Forensic practice can be daunting given the complexity of the issues and the high stakes nature of the interactions between psychology and the legal field. Whether psychologists are considering starting a forensic practice or refining their skills, understanding the differences between therapeutic and forensic processes is important. Objectivity is seen as a critical characteristic of forensic evaluators; however, can also be experienced as cold or detached, which may have an impact on evaluation results. This presentation will discuss processes that can help maintain objectivity through a lens that does not lose the complexities of identity and personal experiences of the person being evaluated. We will also discuss how to communicate this information to the triers of fact, as this is often required in forensic practice. For example, culturally competent, trauma-informed expert testimony can be decisive in both the guilt and penalty (mitigation) phases of criminal cases. In civil cases, it can help juries better understand both seemingly negligent behavior of defendants and adverse impacts of defendants behavior on plaintiffs.
This presentation will begin with a brief overview of forensic psychology, including personality characteristics that are likely to be helpful and common pitfalls to avoid, followed by a discussion about the importance of considering how power, privilege, and culture may affect information obtained in a forensic setting. Dr. Bailey will also provide review the reasons psychologists may benefit from a thorough and nuanced understanding of trauma, particularly complex posttraumatic presentations, and their potential relevance in legal cases. Finally, the research in regard common assessment measures and how cultural competence and trauma awareness may impact the interpretation or choice to use them as part of a forensic evaluation will be reviewed.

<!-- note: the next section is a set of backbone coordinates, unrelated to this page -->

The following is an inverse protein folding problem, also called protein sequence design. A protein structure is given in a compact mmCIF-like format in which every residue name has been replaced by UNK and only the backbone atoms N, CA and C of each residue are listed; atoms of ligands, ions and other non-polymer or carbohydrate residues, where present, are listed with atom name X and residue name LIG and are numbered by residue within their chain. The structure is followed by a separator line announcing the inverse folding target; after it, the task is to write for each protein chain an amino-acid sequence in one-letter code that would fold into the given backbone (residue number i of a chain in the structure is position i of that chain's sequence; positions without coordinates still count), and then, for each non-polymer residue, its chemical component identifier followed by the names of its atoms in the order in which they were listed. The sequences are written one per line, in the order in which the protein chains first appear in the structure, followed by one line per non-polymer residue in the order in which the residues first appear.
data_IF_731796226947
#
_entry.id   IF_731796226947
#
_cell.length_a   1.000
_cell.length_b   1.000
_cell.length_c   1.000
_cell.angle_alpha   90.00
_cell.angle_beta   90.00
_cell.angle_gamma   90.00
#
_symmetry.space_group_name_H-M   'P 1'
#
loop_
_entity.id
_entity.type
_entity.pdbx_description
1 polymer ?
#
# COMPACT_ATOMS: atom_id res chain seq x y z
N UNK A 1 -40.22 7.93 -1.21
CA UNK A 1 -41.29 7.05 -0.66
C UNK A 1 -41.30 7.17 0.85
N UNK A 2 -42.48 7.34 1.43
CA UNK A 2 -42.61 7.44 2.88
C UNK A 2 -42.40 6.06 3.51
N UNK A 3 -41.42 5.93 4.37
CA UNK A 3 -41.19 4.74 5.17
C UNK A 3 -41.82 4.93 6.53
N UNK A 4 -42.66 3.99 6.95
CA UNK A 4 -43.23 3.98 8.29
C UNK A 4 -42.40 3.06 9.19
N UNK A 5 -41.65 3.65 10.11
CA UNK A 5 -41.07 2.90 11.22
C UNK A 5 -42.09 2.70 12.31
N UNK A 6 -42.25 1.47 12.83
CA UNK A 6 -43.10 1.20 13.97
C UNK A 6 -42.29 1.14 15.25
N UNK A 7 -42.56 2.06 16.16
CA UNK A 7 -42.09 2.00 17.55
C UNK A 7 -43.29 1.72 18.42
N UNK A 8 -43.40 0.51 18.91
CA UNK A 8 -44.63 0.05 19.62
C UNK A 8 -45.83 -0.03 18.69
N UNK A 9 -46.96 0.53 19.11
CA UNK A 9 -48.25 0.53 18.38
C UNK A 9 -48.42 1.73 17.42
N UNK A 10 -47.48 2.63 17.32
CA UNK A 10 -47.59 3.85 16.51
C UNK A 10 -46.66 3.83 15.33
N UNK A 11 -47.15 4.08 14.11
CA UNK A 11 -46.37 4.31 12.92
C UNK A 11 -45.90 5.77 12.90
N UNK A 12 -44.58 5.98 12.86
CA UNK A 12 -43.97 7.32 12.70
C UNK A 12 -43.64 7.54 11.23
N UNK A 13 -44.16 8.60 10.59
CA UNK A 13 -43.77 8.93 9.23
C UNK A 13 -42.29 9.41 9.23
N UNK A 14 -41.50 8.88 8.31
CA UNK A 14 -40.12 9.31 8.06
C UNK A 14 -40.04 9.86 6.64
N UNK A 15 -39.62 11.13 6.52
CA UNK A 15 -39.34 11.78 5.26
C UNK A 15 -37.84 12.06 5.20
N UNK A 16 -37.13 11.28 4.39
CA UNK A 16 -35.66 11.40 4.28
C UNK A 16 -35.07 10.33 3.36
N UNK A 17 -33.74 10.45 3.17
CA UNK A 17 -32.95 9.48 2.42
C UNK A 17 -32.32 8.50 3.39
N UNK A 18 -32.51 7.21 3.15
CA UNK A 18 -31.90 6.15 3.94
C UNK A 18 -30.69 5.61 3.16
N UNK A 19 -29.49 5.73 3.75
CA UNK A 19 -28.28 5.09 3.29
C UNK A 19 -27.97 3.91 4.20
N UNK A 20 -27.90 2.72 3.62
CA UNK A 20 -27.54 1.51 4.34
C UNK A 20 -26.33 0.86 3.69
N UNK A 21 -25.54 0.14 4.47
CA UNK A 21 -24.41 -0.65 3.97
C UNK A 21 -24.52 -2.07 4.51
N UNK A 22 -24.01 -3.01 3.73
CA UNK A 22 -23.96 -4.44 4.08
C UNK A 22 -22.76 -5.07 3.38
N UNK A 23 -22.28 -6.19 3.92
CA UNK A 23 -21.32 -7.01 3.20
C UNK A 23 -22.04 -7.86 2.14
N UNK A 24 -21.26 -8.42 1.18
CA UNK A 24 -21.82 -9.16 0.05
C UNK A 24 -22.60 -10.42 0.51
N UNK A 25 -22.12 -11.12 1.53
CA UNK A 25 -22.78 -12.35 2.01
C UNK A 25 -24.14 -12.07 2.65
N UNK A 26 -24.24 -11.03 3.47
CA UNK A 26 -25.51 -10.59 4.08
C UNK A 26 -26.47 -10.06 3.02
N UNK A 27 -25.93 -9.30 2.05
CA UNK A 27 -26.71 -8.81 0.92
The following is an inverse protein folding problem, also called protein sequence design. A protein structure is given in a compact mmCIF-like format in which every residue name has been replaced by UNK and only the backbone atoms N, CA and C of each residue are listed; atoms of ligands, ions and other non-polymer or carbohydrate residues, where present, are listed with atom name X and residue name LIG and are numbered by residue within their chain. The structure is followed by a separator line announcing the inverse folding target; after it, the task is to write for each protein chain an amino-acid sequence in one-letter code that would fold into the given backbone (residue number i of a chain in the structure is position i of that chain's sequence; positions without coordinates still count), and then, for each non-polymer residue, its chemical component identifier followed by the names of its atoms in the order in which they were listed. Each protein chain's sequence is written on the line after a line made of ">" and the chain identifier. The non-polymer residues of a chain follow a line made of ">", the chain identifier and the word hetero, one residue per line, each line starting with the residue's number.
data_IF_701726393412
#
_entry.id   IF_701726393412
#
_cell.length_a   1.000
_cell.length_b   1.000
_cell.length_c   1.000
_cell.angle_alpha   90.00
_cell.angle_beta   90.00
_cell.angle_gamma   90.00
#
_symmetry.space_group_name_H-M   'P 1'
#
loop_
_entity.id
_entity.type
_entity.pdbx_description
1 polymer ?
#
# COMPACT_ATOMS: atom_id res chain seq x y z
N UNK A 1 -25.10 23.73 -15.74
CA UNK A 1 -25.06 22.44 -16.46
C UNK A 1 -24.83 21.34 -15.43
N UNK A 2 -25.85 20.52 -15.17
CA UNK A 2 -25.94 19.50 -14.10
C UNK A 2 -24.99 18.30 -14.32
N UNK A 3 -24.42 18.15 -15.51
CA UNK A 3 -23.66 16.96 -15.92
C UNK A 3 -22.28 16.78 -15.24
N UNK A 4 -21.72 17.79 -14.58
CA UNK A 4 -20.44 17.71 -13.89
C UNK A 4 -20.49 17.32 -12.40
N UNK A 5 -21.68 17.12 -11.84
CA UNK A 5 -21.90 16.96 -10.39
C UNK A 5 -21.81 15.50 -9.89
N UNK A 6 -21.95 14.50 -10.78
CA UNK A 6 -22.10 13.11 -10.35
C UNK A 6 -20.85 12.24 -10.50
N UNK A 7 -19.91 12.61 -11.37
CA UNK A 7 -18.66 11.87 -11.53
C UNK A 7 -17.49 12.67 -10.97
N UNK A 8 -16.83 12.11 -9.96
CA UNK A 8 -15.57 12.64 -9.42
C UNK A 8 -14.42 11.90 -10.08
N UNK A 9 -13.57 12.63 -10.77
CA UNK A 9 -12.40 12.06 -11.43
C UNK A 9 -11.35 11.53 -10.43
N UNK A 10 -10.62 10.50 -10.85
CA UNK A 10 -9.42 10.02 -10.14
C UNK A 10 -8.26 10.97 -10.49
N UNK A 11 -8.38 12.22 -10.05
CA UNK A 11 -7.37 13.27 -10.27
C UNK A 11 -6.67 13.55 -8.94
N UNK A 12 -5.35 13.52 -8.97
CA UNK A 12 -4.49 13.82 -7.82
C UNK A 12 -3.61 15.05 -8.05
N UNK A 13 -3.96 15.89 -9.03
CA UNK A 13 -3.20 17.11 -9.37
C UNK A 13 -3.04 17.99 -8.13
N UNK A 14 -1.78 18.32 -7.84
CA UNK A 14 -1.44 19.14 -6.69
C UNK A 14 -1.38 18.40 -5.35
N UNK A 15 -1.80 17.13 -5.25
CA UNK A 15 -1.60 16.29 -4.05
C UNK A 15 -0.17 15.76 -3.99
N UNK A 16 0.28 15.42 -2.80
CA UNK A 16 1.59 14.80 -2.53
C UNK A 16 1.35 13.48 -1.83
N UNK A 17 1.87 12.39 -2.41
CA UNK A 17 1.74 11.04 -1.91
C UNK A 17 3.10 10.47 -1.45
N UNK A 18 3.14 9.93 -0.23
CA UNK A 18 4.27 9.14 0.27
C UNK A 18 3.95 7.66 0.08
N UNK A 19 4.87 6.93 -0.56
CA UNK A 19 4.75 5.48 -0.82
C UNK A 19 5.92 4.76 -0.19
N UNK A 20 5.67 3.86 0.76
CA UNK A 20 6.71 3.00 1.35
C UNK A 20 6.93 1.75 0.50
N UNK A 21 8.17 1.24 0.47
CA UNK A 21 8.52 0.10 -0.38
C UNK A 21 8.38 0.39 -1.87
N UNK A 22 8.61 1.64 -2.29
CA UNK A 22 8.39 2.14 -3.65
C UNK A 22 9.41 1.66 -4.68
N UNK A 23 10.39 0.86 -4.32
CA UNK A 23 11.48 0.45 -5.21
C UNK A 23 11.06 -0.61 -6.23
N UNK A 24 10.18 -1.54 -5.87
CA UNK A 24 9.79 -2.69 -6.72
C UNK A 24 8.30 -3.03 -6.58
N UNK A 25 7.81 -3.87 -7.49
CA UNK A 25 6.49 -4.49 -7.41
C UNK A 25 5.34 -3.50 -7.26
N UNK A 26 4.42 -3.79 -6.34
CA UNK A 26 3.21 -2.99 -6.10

About the Presenter, Tyson Bailey, Psy.D. ABPP:
Dr. Bailey is a clinical and forensic psychologist who is a partner in a trauma-informed group practice serving King and Snohomish Counties. He conducts forensic evaluations in civil, criminal, and family law settings. He will be the president-elect of APA Division 56 in 2020 and is an associate editor for the Psychological Trauma: Theory, Research, Practice, and Policy. He is also an action editor and editorial board member for Psychological Injury and Law.
During early bird registration period registrants will receive a 100% refund of fees if notified within 3 days (to allow for requests made after 3 pm on a Friday). A 90% refund of fees when notified after 3 days
- During regular registration period a 75% of registration fees will be refunded for full day or for half day pricing.
During late registration period no fees will be refunded.
Refund request due to special circumstances will be evaluated on a case by case basis. Refunded fees may be applied to new membership dues or membership dues renewal.
2019 Sponsors to date:
Washington State Psychological Association (WSPA) is approved by the American Psychological Association to sponsor continuing education for psychologists. WSPA maintains responsibility for this program and its content.